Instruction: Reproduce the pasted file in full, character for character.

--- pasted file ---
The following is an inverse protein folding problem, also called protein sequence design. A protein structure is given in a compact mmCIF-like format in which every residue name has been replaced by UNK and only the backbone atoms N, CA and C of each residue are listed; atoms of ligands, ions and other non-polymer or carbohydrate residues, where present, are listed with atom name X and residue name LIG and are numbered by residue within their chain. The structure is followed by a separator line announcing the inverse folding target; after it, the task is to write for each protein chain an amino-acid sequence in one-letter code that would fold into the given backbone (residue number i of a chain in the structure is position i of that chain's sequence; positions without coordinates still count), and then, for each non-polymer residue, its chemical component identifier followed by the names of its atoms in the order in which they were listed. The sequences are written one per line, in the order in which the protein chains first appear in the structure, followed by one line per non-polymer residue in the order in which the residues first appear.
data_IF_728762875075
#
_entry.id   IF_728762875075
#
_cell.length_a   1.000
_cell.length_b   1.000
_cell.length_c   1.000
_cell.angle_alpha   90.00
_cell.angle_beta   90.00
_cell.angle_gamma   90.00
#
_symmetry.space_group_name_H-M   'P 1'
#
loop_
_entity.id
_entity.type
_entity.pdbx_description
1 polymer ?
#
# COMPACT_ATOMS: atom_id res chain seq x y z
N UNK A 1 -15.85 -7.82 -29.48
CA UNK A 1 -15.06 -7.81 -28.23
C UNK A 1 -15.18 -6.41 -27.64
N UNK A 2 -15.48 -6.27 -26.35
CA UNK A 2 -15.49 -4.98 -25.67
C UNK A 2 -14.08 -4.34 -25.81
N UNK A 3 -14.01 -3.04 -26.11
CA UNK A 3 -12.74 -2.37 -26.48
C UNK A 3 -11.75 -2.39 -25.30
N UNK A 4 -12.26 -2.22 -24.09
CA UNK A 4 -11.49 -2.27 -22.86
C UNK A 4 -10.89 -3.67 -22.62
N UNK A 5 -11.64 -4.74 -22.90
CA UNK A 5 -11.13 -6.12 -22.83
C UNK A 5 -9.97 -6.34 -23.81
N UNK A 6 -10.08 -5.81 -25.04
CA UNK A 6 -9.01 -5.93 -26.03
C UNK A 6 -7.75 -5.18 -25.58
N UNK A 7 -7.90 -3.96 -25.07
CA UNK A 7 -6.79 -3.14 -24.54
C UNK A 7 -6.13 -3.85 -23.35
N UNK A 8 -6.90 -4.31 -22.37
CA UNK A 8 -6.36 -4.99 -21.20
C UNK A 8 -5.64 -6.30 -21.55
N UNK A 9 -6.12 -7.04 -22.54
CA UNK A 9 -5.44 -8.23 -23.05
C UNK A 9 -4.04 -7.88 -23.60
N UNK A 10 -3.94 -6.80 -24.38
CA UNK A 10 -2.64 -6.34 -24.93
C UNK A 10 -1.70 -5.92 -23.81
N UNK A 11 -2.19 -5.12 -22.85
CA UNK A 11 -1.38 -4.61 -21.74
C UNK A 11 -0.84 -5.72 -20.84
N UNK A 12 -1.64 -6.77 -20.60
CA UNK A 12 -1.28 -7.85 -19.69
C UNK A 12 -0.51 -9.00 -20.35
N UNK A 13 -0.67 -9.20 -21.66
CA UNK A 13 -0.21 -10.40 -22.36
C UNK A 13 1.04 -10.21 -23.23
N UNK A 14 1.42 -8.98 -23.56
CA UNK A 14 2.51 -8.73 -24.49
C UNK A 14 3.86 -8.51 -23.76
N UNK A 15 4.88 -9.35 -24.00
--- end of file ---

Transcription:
The following is an inverse protein folding problem, also called protein sequence design. A protein structure is given in a compact mmCIF-like format in which every residue name has been replaced by UNK and only the backbone atoms N, CA and C of each residue are listed; atoms of ligands, ions and other non-polymer or carbohydrate residues, where present, are listed with atom name X and residue name LIG and are numbered by residue within their chain. The structure is followed by a separator line announcing the inverse folding target; after it, the task is to write for each protein chain an amino-acid sequence in one-letter code that would fold into the given backbone (residue number i of a chain in the structure is position i of that chain's sequence; positions without coordinates still count), and then, for each non-polymer residue, its chemical component identifier followed by the names of its atoms in the order in which they were listed. The sequences are written one per line, in the order in which the protein chains first appear in the structure, followed by one line per non-polymer residue in the order in which the residues first appear.
data_IF_728762875075
#
_entry.id   IF_728762875075
#
_cell.length_a   1.000
_cell.length_b   1.000
_cell.length_c   1.000
_cell.angle_alpha   90.00
_cell.angle_beta   90.00
_cell.angle_gamma   90.00
#
_symmetry.space_group_name_H-M   'P 1'
#
loop_
_entity.id
_entity.type
_entity.pdbx_description
1 polymer ?
#
# COMPACT_ATOMS: atom_id res chain seq x y z
N UNK A 1 -15.85 -7.82 -29.48
CA UNK A 1 -15.06 -7.81 -28.23
C UNK A 1 -15.18 -6.41 -27.64
N UNK A 2 -15.48 -6.27 -26.35
CA UNK A 2 -15.49 -4.98 -25.67
C UNK A 2 -14.08 -4.34 -25.81
N UNK A 3 -14.01 -3.04 -26.11
CA UNK A 3 -12.74 -2.37 -26.48
C UNK A 3 -11.75 -2.39 -25.30
N UNK A 4 -12.26 -2.22 -24.09
CA UNK A 4 -11.49 -2.27 -22.86
C UNK A 4 -10.89 -3.67 -22.62
N UNK A 5 -11.64 -4.74 -22.90
CA UNK A 5 -11.13 -6.12 -22.83
C UNK A 5 -9.97 -6.34 -23.81
N UNK A 6 -10.08 -5.81 -25.04
CA UNK A 6 -9.01 -5.93 -26.03
C UNK A 6 -7.75 -5.18 -25.58
N UNK A 7 -7.90 -3.96 -25.07
CA UNK A 7 -6.79 -3.14 -24.54
C UNK A 7 -6.13 -3.85 -23.35
N UNK A 8 -6.90 -4.31 -22.37
CA UNK A 8 -6.36 -4.99 -21.20
C UNK A 8 -5.64 -6.30 -21.55
N UNK A 9 -6.12 -7.04 -22.54
CA UNK A 9 -5.44 -8.23 -23.05
C UNK A 9 -4.04 -7.88 -23.60
N UNK A 10 -3.94 -6.80 -24.38
CA UNK A 10 -2.64 -6.34 -24.93
C UNK A 10 -1.70 -5.92 -23.81
N UNK A 11 -2.19 -5.12 -22.85
CA UNK A 11 -1.38 -4.61 -21.74
C UNK A 11 -0.84 -5.72 -20.84
N UNK A 12 -1.64 -6.77 -20.60
CA UNK A 12 -1.28 -7.85 -19.69
C UNK A 12 -0.51 -9.00 -20.35
N UNK A 13 -0.67 -9.20 -21.66
CA UNK A 13 -0.21 -10.40 -22.36
C UNK A 13 1.04 -10.21 -23.23
N UNK A 14 1.42 -8.98 -23.56
CA UNK A 14 2.51 -8.73 -24.49
C UNK A 14 3.86 -8.51 -23.76
N UNK A 15 4.88 -9.35 -24.00